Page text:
This is the 1954/55 brochure for Seefeld, located some 15 km NW of Innsbruck and pretty much smack dab in the middle of the Tyrollean alps. It includes all of the typical advertising imagery – snowy Alpine vistas and photomontages of local life and happy skiers – but it also includes a beautiful Plakatkunst cover illustration by Arthur Zelger.1 Add in Toni Seelos’ famous ski-ing school [sic] and it would be rather difficult to resist a call to your travel agent:2
Aside from The Sound of Music,3 Austria may be best known for its Alpine skiing. The Tyrollean ski resorts developed out of the local hotels and hostels around the turn of the twentieth century and the region saw dramatic increases in tourism during the 1920s–30s and again in the 1950s. After WWII Tyrollean tourism was seen as a critical part of the recovering Austrian economy and in 1946 the Austrian National Travel Agency began an especially well designed and well targeted advertising campaign for the region. For the next twenty years (until the 1964 Innsbruck Winter Games) many of Austria's best designers produced posters and brochures to promote the region.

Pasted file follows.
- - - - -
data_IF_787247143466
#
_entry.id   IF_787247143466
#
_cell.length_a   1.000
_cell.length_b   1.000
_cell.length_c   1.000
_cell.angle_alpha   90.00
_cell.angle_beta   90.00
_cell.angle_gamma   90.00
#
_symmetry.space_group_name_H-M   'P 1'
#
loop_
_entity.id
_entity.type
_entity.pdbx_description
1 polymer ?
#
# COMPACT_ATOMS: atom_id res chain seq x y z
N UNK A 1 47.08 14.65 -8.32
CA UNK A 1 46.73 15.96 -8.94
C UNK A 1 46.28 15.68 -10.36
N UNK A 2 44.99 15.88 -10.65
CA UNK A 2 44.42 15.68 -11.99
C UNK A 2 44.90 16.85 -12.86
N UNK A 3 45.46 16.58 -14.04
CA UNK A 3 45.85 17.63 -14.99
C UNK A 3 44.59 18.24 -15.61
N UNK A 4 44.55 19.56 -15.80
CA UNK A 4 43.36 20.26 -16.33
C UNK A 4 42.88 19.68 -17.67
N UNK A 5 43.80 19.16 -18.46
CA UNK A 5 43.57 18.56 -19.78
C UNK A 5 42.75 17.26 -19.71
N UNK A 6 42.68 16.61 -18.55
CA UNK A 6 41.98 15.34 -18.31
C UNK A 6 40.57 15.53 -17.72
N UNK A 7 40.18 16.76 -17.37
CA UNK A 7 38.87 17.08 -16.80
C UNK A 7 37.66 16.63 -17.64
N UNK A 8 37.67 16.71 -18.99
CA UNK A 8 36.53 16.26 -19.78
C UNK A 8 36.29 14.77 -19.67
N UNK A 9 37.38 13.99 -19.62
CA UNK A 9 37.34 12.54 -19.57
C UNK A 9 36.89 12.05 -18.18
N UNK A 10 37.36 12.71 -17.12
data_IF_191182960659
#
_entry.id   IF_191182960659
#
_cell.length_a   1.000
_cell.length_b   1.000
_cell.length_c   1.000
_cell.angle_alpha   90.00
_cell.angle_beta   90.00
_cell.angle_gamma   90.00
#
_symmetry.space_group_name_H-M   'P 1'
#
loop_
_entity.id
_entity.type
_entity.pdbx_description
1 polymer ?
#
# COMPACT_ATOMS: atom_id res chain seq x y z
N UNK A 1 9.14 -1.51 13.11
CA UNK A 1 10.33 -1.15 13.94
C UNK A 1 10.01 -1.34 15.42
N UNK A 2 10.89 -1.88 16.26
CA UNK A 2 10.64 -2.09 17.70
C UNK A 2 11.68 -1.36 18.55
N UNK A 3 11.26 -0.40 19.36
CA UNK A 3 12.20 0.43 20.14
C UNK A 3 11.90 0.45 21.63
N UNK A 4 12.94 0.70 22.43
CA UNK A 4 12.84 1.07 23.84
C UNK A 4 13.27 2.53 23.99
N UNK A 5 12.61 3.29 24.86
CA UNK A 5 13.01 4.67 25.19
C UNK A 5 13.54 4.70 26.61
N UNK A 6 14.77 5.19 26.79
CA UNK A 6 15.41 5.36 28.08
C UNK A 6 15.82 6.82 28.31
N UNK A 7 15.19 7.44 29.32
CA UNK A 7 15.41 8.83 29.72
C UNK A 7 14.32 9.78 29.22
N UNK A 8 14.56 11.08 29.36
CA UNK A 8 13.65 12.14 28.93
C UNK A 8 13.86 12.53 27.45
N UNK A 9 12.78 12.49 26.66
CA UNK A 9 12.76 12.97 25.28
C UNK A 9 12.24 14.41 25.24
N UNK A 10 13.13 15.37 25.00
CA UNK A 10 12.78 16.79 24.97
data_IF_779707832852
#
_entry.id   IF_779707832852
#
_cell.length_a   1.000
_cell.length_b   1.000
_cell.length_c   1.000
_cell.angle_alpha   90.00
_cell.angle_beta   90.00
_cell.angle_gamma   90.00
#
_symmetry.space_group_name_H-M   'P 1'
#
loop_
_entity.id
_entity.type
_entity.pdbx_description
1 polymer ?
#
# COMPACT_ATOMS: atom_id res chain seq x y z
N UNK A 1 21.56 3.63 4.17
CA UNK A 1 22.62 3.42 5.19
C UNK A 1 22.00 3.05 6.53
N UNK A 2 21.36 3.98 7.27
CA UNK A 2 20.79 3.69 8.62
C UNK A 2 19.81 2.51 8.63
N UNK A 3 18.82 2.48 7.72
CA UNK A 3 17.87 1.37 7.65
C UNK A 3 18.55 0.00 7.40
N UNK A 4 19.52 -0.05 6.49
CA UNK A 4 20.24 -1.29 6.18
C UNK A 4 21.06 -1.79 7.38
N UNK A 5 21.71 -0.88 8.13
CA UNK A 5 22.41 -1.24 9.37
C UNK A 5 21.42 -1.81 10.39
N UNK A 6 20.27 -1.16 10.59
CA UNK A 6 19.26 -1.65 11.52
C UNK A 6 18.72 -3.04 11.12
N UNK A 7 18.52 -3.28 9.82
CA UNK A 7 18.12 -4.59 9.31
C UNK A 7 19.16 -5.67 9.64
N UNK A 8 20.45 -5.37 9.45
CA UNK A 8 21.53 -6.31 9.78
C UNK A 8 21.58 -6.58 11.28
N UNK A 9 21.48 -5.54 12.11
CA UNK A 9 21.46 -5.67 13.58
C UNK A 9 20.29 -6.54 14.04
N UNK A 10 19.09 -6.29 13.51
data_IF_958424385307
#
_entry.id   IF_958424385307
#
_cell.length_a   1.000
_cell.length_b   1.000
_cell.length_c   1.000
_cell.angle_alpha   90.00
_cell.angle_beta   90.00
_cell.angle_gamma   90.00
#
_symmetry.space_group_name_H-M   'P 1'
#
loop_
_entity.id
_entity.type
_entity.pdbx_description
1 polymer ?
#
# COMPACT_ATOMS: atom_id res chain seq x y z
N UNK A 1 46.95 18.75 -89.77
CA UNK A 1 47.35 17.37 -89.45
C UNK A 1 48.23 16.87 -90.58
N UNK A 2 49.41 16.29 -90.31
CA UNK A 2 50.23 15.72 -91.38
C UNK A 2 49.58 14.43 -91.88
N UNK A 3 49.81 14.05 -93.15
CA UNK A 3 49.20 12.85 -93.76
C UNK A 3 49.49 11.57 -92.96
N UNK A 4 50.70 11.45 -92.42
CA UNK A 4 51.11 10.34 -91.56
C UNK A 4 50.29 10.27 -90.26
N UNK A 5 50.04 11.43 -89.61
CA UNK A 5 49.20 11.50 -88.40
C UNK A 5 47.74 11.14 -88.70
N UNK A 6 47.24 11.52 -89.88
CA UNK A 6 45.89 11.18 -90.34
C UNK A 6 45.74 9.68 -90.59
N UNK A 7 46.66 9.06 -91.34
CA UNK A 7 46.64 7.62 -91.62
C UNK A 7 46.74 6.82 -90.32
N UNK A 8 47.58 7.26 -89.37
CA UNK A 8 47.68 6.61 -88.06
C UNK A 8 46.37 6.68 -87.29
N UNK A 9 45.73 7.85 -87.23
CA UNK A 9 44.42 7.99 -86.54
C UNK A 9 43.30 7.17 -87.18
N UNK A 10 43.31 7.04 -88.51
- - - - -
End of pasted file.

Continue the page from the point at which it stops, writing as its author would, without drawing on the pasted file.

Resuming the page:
Of course, as wonderful as Seefeld may have seemed, due diligence on the part of the international traveller would have required him to consider other Tyrollean destinations, so here are more brochures from 1954/55:
1. Arthur Zelger (1914–2004) studied at the Werbegraphik an der Kunstgewerbeschule in Vienna and later practiced with the legendary Joseph Binder. In 1945 he returned home to Innsbruck to open his own studio and became perhaps the best known Austrian poster artist of the last 50 years. In addition to many posters for Tyrollean resorts, he designed the Linherr Vermouth poster and the official 1976 Innsbruck Winter Games poster. For more information see: Zelger, Arthur, Pinzer, Egon. Arthur Zelger Grafik Design. Innsbruck: Tyrolia, 2001. Here are some poster examples from 1949 and 1950:
2. And if you had been so inclined, here is the rate card for the season:
3. The Sound of Music. Wise, Robert, dir. 20th Century Fox, 1964. True fact: at a running time of 174 min, or about four hours of commercial TV, your narrators’ youngest daughter will watch in its entirety, much to the dismay of her older siblings.
19 Apr 2010 ‧ Design